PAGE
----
Pratt & Whitney Canada, and the operators of EMB-120 airplanes, coordinated an inspection of the worldwide fleet and discovered many other airplanes with missing drain plugs that were subsequently capped, eliminating a fire hazard. Safety Board investigations have resulted in findings of inadequate design or certification of particular aircraft components. For example, on April 5, 1991, an Atlantic Southeast Airlines EMB-120 crashed near Brunswick, Georgia, killing all 23 persons aboard.

The Safety Board found that severe wear of a component in the propeller control unit on the airplane’s left engine resulted in asymmetrical lift and thrust, rendering the aircraft uncontrollable. During its investigation, the Board learned of three previous occasions when operators found that a propeller would not operate properly during ground tests. Based on Board recommendations, the FAA required additional inspections of propeller control units and the installation of a fail-safe feature to prevent the propeller blade angle from rotating below the flight idle position while in flight.

In August 1995, an Atlantic Southeast Airlines EMB-120 turbo propeller engine-powered airplane crashed near Carrollton, Georgia, following a propeller blade separation and secondary in-flight damage to the airplane. The Safety Board’s investigation determined that the imbalance caused by the failed propeller blade displaced the engine from its mounts, resulting in drag. The drag resulted in a loss of control in an attempted forced landing. The Safety Board's investigation revealed that the failed propeller blade had been recently removed and returned to service following an inspection that had detected indications of the crack. However, that inspection by the manufacturer' repair station did not detect the crack that led to the in-flight failure. It had been masked by an improper repair procedure which eliminated the crack indication. The Safety Board subsequently recommended the removal from service within five days of all blades that had similar inspection indications and repairs. The Safety Board’s investigation also brought about improvements in ultrasonic inspection techniques, blade repair procedures, technician training, and corporate policies on flight safety critical components.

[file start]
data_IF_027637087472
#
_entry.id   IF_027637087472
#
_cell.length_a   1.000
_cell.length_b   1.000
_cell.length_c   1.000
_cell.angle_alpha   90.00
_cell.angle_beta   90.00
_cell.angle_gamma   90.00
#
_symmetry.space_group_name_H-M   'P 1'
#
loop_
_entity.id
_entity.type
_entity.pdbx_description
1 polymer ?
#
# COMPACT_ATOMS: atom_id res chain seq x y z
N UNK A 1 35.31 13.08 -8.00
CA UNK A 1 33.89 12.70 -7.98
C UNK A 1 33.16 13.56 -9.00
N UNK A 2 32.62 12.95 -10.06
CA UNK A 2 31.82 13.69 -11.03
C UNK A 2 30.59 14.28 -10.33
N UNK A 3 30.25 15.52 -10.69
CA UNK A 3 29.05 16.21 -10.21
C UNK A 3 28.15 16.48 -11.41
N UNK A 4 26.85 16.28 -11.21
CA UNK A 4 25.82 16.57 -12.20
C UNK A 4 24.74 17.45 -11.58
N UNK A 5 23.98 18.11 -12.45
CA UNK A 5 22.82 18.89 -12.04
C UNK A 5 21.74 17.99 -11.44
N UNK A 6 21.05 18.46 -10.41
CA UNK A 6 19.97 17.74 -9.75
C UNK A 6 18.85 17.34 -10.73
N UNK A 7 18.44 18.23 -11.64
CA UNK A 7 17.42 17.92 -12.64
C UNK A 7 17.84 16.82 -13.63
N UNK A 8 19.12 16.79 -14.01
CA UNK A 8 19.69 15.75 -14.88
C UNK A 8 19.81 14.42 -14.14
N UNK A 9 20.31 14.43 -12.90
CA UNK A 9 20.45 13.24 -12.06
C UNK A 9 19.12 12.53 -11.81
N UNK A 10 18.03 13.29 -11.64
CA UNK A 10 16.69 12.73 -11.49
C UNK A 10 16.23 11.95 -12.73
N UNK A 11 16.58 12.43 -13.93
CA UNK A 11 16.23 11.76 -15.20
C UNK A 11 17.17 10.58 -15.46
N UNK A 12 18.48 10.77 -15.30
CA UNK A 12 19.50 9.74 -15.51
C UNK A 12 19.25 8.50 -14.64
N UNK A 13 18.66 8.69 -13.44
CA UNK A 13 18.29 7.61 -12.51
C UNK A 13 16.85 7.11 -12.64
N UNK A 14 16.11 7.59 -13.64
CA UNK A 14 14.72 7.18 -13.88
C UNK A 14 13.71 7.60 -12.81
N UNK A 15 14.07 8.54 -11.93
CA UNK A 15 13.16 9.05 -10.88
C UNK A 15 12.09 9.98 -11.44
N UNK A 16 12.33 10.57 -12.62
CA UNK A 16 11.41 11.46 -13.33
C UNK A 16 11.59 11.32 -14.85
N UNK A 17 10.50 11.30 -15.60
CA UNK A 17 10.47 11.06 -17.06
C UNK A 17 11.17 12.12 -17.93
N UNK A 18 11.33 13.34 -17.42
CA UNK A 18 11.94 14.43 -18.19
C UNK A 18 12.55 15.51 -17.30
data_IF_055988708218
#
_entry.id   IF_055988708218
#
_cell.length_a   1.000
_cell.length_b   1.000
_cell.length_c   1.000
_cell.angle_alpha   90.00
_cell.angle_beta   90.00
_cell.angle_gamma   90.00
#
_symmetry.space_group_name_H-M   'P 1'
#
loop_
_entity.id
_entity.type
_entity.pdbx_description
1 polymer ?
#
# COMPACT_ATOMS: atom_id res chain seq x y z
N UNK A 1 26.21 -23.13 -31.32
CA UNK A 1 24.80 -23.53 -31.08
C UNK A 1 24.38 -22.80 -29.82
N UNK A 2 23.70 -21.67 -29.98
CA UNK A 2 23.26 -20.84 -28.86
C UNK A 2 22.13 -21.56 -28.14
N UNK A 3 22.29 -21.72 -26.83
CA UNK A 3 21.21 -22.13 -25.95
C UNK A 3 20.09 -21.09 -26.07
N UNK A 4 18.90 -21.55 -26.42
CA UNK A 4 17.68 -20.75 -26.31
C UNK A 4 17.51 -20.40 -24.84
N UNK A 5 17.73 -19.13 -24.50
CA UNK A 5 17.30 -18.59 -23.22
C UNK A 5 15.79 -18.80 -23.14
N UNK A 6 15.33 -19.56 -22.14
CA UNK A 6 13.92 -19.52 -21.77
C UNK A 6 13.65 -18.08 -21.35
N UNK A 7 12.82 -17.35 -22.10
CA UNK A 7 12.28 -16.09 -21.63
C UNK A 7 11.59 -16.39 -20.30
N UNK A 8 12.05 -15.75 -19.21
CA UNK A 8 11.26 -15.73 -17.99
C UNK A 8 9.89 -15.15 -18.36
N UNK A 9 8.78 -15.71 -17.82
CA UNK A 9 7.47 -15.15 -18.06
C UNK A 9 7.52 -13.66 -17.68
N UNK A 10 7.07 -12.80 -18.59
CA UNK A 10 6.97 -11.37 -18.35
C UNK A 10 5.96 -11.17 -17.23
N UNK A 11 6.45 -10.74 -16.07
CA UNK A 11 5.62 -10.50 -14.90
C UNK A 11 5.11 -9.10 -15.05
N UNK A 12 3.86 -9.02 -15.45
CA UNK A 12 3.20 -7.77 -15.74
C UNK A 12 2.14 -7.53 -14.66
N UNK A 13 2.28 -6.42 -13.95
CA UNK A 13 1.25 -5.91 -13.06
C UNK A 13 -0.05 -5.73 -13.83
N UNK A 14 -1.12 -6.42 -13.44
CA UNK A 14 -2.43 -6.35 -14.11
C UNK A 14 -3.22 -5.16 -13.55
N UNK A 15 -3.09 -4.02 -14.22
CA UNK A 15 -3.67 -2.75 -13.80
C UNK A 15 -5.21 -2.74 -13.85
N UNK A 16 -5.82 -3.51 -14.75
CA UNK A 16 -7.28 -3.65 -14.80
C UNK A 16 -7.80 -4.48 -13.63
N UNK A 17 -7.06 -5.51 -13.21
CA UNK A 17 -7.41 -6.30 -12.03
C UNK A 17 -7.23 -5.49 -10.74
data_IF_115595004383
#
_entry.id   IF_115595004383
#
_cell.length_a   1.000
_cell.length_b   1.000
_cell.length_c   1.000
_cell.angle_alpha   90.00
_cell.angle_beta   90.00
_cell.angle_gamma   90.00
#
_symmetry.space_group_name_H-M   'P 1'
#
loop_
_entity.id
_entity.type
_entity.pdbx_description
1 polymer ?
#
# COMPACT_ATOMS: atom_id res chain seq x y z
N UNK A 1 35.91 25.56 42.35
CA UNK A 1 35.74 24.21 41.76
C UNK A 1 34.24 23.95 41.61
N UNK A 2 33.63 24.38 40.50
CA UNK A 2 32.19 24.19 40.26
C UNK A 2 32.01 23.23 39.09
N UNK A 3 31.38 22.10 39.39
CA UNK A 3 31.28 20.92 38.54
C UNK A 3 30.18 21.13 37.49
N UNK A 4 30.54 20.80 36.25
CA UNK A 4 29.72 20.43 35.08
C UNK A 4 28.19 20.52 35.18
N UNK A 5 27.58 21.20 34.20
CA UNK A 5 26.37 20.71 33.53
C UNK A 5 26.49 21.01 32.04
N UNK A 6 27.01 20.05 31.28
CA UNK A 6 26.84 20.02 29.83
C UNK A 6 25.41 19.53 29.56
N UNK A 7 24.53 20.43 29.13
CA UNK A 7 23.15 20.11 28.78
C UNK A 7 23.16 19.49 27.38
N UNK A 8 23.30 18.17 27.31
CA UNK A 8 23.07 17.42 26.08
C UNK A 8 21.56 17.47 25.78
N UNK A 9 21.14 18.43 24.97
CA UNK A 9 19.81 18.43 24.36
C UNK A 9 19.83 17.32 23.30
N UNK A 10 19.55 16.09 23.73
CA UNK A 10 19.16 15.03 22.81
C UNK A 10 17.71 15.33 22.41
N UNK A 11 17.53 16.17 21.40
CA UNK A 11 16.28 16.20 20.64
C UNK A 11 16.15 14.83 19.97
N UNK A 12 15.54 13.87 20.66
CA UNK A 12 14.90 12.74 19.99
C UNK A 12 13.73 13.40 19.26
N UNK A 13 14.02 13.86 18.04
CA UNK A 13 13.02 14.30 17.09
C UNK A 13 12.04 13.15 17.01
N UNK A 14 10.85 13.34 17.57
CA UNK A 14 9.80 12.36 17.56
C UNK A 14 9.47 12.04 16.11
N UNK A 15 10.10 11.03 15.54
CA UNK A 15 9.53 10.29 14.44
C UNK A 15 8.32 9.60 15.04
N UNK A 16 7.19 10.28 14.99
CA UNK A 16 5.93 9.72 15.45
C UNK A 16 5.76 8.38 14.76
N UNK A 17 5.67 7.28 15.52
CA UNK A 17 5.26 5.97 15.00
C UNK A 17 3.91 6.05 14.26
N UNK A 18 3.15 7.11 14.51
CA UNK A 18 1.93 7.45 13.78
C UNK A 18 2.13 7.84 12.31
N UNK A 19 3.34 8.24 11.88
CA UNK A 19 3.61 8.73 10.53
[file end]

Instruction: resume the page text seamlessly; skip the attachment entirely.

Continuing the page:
Changes recommended by the Board as a result of one tragedy can prevent another. Almost 25 years ago, on March 3, 1974, a Turkish Airlines DC-10 crashed near Paris, France, when the lower aft cargo door separated in flight during climbout. The resultant explosive decompression caused the cabin floor to buckle downward and jam the flight control cables. All 346 persons aboard perished. Safety Board recommendations that stemmed from that investigation led to the installation of blowout pressure relief panels in the cabin floors of all widebody airplanes.

On February 24, 1989, a United Airlines Boeing 747 en route from Honolulu, Hawaii, to New Zealand with 355 persons aboard lost the forward lower lobe cargo door during climbout. Although nine occupants were killed in the accident, the catastrophic loss of the entire airplane and its occupants was prevented by the opening of the pressure relief doors in the cabin floor. While the cabin floor was damaged, the control cables remained functional because of the modifications required after the Turkish Airlines accident.

Another widebody airliner had a different problem that has since been corrected following Safety Board recommendations. On April 6, 1993, during a flight from Shanghai, China, to Los Angeles, a China Eastern Airlines MD-11 experienced an inadvertent deployment of all leading-edge wing slats while at 33,000 feet over the Pacific Ocean. The resulting severe pitch oscillations led to two fatalities and 160 injuries. Based on results of the Safety Board investigation, McDonnell Douglas worked with the FAA and aircraft operators to redesign the MD-11 flap/slat handle, and reduce the potential for inadvertent slat operation. In addition, the Board identified that flight crews needed additional training related to the high-altitude handling qualities of the MD-11 and DC-10 aircraft.